Dairy Free,  Gluten Free,  Nut Free,  Recipes,  Sugar Free

Xylitol Sugar-Free Simple Syrup

Xylitol Sugar-Free Simple Syrup
Xylitol Sugar-Free Simple Syrup

I love Xylitol. You’ll notice, we don’t really use any other sugar-free substitute around these parts. I just can’t get behind the taste of most sugar replacements. Xylitol, on the other hand, passes the test. Most people I’ve baked for can’t taste the difference between it and regular white sugar.

It does have 2 problems. The first is it’s dangerous for pets, especially dogs. So be sure to keep anything containing Xylitol far out of reach of pets and well labeled. If your pet does accidentally get into xylitol, it’s best to take them to the vet immediately. You can also visit this site for more information, we are not affiliated with them, but I have found it very helpful in the past.

The second problem is the real reason for today’s recipe. Xylitol does not dissolve easily.

This fact makes it hard to use when sweetening anything, and if it’s not going to get nice and hot for at least a few minutes, forget about it. The solution? Make it into a nice smooth syrup! It’s crazy easy!!

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For this recipe, we are using a 2:1 ratio of Xylitol and water. This will give you a very sweet, concentrated syrup so use it sparingly. At this ratio, when the syrup is kept in the fridge, it will be about the same consistency as honey at room temperature. If you are looking for a less concentrated simple syrup, like what you typically use in cocktails, use a 1:1 ratio.

Now that you have this great simple syrup, you can use Xylitol in lots of ways. Sweeten tea and coffee, or use it in lots of recipes. Check back later for lots of recipes that use this syrup, like “honey” mustard dressing, granola, and even chocolate.

Please note that while Xylitol is a sugar-free sweetener, it IS NOT carb free and therefore, not helpful for Keto dieters, and diabetics should still watch how it affects blood sugar levels and discuss the use of this sweetener with your own physician. 

Once this syrup is made, it will only keep for a few weeks and then it crystallizes.  You can heat it again to melt it, but at this point, it will just crystallize again when it cools.  I suggest making what you need shortly before you plan to use it.

*Again, DO NOT ALLOW PETS TO CONSUME XYLITOL – After posting this recipe, I learned that xylitol is extremely toxic to pets so PLEASE keep it away from the fur babies!  Don’t even let them have foods that contain xylitol, or any artificial sweetener. 

4 from 1 vote

Xylitol Sugar-Free Simple Syrup

An easy to make, sugar-free simple syrup to use in recipes that call for simple syrup, AND it really tastes like sugar!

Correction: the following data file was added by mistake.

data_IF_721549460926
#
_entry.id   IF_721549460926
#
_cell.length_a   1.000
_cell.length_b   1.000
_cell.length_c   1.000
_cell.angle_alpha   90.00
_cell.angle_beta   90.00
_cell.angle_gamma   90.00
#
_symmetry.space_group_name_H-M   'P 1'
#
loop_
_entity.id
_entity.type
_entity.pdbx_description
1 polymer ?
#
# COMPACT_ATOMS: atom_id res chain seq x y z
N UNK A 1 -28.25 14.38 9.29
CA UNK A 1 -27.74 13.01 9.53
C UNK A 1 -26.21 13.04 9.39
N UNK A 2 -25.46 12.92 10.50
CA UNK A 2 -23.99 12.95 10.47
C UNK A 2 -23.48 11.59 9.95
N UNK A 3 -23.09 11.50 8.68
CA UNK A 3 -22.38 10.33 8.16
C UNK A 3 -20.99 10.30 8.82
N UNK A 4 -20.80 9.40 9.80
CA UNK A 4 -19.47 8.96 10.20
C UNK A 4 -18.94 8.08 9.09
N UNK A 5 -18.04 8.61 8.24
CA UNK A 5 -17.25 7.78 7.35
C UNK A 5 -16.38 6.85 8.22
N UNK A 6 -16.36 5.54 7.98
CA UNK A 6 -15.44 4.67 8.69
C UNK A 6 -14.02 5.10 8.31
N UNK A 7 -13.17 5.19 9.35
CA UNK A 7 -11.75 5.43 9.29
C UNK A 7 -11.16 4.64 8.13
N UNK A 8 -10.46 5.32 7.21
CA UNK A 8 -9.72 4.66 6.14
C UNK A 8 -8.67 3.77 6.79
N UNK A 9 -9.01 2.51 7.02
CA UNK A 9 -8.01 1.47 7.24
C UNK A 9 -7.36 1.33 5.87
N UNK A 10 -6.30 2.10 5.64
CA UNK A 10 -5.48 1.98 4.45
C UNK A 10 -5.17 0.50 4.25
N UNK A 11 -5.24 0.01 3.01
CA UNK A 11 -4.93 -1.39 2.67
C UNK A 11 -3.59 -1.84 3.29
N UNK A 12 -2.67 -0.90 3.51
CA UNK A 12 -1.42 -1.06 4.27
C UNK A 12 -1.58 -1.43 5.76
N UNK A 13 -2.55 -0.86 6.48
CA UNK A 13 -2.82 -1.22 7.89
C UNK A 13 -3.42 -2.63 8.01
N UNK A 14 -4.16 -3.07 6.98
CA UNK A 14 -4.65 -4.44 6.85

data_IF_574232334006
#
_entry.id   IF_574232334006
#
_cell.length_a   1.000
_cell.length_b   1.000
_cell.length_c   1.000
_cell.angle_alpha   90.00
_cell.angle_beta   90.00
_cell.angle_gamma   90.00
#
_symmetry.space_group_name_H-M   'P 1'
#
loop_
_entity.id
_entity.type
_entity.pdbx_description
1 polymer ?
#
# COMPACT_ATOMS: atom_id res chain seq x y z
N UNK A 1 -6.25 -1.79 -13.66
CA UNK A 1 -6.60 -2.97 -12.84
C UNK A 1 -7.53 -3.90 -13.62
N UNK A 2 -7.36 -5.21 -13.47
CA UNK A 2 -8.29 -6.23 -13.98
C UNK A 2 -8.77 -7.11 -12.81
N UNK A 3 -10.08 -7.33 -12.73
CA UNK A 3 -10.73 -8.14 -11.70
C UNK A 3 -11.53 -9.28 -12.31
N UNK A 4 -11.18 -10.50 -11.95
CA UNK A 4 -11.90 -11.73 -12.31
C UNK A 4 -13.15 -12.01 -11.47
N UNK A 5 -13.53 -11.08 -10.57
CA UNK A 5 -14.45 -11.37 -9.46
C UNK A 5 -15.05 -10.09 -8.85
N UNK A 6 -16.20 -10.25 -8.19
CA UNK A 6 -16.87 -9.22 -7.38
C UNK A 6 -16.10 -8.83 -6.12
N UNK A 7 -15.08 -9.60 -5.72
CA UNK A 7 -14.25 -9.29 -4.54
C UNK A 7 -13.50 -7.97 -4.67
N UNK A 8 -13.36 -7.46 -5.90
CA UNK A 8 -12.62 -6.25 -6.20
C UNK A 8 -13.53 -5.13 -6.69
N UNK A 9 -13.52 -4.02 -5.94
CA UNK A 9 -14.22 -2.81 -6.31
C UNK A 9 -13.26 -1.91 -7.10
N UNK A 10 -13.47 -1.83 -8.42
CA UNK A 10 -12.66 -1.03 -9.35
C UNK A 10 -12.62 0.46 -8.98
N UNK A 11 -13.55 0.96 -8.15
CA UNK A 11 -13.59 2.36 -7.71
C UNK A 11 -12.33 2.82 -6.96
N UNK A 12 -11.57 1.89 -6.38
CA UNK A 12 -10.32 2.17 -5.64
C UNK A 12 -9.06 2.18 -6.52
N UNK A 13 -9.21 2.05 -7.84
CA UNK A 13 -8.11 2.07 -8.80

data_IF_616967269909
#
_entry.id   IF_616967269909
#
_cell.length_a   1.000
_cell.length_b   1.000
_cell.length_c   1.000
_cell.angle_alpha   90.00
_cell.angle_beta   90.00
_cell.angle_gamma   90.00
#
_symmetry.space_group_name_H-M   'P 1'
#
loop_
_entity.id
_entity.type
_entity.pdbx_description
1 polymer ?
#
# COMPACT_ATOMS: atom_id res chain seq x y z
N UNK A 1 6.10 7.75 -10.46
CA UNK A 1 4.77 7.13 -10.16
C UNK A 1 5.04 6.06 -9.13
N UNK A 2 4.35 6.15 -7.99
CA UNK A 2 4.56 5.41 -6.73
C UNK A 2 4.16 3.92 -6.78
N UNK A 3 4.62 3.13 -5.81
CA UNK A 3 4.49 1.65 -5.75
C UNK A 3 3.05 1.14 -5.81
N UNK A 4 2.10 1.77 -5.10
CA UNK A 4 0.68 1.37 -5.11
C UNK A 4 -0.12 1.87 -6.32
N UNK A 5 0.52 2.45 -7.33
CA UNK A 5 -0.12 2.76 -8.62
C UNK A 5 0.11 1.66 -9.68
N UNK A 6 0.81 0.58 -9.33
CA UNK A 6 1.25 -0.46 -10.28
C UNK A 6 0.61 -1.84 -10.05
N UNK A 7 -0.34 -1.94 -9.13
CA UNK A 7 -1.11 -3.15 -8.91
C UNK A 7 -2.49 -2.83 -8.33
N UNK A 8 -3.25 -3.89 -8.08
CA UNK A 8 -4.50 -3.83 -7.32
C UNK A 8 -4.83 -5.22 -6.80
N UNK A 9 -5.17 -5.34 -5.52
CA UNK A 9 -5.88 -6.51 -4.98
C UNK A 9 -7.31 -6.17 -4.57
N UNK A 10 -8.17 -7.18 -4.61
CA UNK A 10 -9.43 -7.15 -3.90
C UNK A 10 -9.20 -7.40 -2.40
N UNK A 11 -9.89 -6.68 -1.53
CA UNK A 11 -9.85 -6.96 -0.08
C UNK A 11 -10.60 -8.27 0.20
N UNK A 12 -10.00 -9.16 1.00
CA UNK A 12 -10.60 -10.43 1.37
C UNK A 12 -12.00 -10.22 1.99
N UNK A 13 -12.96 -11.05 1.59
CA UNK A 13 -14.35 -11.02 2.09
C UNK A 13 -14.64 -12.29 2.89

Course Dessert, Drinks
Cuisine American
Keyword sugar free simple syrup, xylitol simple syrup, xylitol syrup
Prep Time 3 minutes
Cook Time 9 minutes
Total Time 12 minutes
Servings 12
Author Parsley & Thread


  • 2 cups Xylitol
  • 1 cup Water


  1. Place your 2:1 ratio of Xylitol and water into a pot. Heat on med-high stirring frequently until it comes to a boil. Reduce your heat to medium, simmer for 5 minutes.

  2. Set aside to cool completely before transferring to a container of your choice. If the Xylitol separates while cooling, return to a boil and simmer for 1-3 minutes. 


  • Susan

    How much simple syrup instead of xylitol crystals? Since xylitol doesn’t dissolve, I want to use the simple syrup version if it in recipes. Also, what do you do when it starts to re-crystallize after a few weeks? I tried letting the jar sit in hot water, but it just goes back to crystals when it cools. I had to make a new batch and toss the old batch. Thank you for this wonderful recipe!

    • admin

      Susan, thanks for your post and good questions. Yes, this syrup does re-crystallize after a while and reheating it will melt it again, but it does crystallize again when it cools. It’s best to make the amount you need shortly before you need it. Sorry about that. I wish I could fix that part. I would like to point out that Xylitol is available in granulated, like regular white table sugar, and powdered, like confectioner’s sugar. If the granulated doesn’t perform well in some recipes, you might try the powdered form. PS: try using an electric coffee grinder or Magic Bullet blender to powderize the granulated product already in your pantry. Happy cooking/baking!

  • Sid Briscoe

    I tried the xylitol and water pancake syrup and you are right. It tastes just like sugar. This syrup and some butter made my keto pancake taste great. Thx.

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